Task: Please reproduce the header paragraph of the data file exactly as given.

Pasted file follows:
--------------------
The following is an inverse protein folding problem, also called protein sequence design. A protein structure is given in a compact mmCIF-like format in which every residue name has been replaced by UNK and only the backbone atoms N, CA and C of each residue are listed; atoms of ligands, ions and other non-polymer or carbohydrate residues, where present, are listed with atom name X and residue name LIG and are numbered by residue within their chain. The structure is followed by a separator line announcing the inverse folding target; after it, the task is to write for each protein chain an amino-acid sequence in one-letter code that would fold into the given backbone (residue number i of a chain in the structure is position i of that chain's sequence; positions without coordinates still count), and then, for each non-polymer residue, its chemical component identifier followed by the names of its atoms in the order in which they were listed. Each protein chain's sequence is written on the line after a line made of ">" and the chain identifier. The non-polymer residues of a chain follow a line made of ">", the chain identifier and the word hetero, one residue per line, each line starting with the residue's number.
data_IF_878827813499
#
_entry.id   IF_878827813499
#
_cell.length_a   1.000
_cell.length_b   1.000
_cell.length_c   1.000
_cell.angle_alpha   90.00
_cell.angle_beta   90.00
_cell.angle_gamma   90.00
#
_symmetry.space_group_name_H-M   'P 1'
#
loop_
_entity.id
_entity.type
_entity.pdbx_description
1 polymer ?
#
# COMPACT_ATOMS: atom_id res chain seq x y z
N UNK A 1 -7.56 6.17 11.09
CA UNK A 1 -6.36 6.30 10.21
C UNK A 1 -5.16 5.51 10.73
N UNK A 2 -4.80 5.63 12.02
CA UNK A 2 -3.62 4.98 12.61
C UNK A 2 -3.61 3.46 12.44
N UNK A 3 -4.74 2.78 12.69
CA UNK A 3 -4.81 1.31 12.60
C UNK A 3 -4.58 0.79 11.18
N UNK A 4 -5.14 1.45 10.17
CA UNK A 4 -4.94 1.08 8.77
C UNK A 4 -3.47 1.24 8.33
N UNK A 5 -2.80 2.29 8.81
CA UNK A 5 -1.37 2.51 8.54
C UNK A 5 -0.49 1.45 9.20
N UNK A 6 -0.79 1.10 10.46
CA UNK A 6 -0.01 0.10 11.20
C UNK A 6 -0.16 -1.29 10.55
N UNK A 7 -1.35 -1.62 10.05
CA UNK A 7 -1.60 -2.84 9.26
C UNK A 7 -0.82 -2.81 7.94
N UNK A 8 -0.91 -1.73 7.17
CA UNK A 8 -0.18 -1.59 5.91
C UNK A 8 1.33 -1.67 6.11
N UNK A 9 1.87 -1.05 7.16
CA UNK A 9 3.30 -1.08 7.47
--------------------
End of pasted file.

The following is an inverse protein folding problem, also called protein sequence design. A protein structure is given in a compact mmCIF-like format in which every residue name has been replaced by UNK and only the backbone atoms N, CA and C of each residue are listed; atoms of ligands, ions and other non-polymer or carbohydrate residues, where present, are listed with atom name X and residue name LIG and are numbered by residue within their chain. The structure is followed by a separator line announcing the inverse folding target; after it, the task is to write for each protein chain an amino-acid sequence in one-letter code that would fold into the given backbone (residue number i of a chain in the structure is position i of that chain's sequence; positions without coordinates still count), and then, for each non-polymer residue, its chemical component identifier followed by the names of its atoms in the order in which they were listed. Each protein chain's sequence is written on the line after a line made of ">" and the chain identifier. The non-polymer residues of a chain follow a line made of ">", the chain identifier and the word hetero, one residue per line, each line starting with the residue's number.